But Brown was a Republican, and partisan politics ruled the day. Federal regulators forced the privately-held banks to close.

“He was double crossed. He was a broken man. He never recovered,” Stephenson recalled.

A love of Leelanau County had already been instilled in Stephenson’s mother. His father was a druggist and family doctor in Sheridan, Ind., with an entrepreneurial spirit that led the family into other pursuits. Stephenson recalled a time when polio was thought to be transmitted by flies. His family bought a Navy surplus fogging machine, attached it to a Jeep, and sprayed for bugs in local communities.

Stephenson also delivered Grit magazine and the Indianapolis Star.

“Not everybody would pay you. Sometimes they couldn’t, and sometimes they weren’t home even if they were home. I increased the price to 30 cents after a third week behind, and my accounts receivable started to diminish,” he said.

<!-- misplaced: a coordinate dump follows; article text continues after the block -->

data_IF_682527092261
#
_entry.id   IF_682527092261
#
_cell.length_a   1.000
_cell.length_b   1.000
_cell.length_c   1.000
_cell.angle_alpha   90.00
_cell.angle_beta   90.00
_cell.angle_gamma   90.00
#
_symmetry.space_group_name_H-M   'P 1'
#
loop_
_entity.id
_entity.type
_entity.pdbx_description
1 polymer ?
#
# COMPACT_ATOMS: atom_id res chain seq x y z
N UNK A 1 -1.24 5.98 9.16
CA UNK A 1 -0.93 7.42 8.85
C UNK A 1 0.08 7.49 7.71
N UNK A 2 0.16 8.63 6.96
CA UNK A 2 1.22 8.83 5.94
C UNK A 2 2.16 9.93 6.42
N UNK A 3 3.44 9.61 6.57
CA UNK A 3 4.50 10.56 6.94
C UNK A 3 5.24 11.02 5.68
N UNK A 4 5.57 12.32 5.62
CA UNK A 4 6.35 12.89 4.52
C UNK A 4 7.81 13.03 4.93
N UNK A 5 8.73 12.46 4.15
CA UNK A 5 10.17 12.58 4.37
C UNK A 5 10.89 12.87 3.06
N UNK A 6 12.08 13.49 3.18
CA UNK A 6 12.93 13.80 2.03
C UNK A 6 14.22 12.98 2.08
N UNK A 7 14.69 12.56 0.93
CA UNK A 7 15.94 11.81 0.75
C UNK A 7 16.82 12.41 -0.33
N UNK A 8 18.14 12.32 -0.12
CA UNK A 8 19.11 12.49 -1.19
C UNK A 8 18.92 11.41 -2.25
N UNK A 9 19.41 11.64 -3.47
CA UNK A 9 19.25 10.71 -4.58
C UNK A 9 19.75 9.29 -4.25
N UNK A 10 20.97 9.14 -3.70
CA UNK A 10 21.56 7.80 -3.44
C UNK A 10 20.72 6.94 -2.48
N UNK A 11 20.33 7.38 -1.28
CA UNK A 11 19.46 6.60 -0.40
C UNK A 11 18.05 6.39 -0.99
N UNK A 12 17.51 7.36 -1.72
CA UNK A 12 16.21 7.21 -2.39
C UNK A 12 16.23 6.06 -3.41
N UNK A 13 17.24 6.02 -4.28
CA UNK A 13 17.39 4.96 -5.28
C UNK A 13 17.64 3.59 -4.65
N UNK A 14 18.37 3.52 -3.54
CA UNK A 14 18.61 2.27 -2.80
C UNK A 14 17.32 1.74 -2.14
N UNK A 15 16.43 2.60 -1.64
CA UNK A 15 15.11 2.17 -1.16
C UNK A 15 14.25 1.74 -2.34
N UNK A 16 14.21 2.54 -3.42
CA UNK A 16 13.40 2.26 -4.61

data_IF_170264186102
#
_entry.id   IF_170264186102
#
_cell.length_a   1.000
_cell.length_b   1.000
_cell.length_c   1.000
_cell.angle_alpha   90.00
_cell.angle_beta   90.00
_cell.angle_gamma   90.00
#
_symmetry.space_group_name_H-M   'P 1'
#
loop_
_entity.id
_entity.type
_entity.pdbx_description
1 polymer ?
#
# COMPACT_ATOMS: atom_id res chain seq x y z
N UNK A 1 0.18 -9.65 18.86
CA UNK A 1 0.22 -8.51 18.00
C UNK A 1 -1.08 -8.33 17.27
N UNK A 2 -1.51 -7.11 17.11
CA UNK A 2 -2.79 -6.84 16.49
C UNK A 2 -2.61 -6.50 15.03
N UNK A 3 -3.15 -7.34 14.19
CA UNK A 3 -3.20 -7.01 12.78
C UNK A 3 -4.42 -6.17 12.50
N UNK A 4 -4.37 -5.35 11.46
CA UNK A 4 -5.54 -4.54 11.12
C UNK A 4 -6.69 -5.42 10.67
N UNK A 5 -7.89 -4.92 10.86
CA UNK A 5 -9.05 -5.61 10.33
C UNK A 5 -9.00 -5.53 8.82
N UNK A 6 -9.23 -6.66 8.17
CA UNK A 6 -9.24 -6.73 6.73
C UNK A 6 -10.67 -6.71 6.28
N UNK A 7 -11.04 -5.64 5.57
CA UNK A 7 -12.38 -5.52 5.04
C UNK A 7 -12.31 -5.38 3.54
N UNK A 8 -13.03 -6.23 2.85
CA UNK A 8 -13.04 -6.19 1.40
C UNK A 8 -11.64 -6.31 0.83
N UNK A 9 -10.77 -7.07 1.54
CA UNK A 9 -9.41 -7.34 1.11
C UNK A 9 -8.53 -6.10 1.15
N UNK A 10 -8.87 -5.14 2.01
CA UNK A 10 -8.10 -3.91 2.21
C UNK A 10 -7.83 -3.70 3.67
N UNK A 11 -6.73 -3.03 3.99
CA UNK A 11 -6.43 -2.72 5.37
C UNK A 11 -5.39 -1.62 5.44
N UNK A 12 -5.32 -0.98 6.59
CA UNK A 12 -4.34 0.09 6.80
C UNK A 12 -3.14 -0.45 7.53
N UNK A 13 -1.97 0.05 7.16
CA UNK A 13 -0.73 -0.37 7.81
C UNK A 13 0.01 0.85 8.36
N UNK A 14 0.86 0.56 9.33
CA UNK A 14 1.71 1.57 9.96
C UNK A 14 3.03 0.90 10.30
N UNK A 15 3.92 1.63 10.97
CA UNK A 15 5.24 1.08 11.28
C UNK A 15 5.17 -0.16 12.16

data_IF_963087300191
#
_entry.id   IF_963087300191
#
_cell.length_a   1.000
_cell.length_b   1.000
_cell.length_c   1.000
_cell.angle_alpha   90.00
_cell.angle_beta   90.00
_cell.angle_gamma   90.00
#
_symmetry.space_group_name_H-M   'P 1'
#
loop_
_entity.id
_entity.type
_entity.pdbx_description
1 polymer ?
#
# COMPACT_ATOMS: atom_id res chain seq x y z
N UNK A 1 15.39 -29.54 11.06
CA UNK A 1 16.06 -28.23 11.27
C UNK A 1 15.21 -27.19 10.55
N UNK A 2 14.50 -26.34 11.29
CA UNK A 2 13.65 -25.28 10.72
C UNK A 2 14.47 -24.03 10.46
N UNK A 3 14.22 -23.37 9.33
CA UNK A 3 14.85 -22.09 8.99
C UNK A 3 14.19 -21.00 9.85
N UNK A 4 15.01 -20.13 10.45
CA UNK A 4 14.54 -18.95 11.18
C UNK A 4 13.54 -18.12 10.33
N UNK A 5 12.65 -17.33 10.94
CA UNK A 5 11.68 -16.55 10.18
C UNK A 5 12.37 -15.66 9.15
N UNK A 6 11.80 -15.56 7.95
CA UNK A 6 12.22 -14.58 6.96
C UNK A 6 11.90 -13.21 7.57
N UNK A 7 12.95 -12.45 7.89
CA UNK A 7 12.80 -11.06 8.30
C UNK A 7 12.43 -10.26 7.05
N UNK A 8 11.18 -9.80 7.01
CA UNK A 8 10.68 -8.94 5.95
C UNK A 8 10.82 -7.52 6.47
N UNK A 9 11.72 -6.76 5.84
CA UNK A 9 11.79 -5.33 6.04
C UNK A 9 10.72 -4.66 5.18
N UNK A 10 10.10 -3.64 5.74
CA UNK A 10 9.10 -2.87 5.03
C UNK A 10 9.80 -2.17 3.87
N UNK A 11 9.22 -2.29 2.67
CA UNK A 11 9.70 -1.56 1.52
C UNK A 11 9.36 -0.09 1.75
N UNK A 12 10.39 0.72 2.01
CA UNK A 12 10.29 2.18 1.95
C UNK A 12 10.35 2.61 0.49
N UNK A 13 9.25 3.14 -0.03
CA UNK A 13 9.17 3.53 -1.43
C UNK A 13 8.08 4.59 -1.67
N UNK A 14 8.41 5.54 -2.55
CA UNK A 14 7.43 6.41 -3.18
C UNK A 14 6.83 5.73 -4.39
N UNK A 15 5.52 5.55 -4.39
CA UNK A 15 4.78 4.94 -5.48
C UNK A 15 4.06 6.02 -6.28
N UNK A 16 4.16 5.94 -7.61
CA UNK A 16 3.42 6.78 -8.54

His summertime memories are of Leland.

“Mother and father brought the kids here. But they never owned anything. They rented a room above a garage from the Pendergast family,” Stephenson said.

Stephenson attended nearby Wabash College, then was accepted to law school at Northwestern University. Somewhere along the way he took time off to help in the Presidential election campaign of Richard Nixon — his first run, which was unsuccessful in 1960.

During grad school he pooled resources to start a private banking company — no doubt his grandfather was smiling — that became successful beyond his wildest dreams. By the time he received a diploma, his bank had 54 employees.

“I was too busy to take the bar,” he recalled.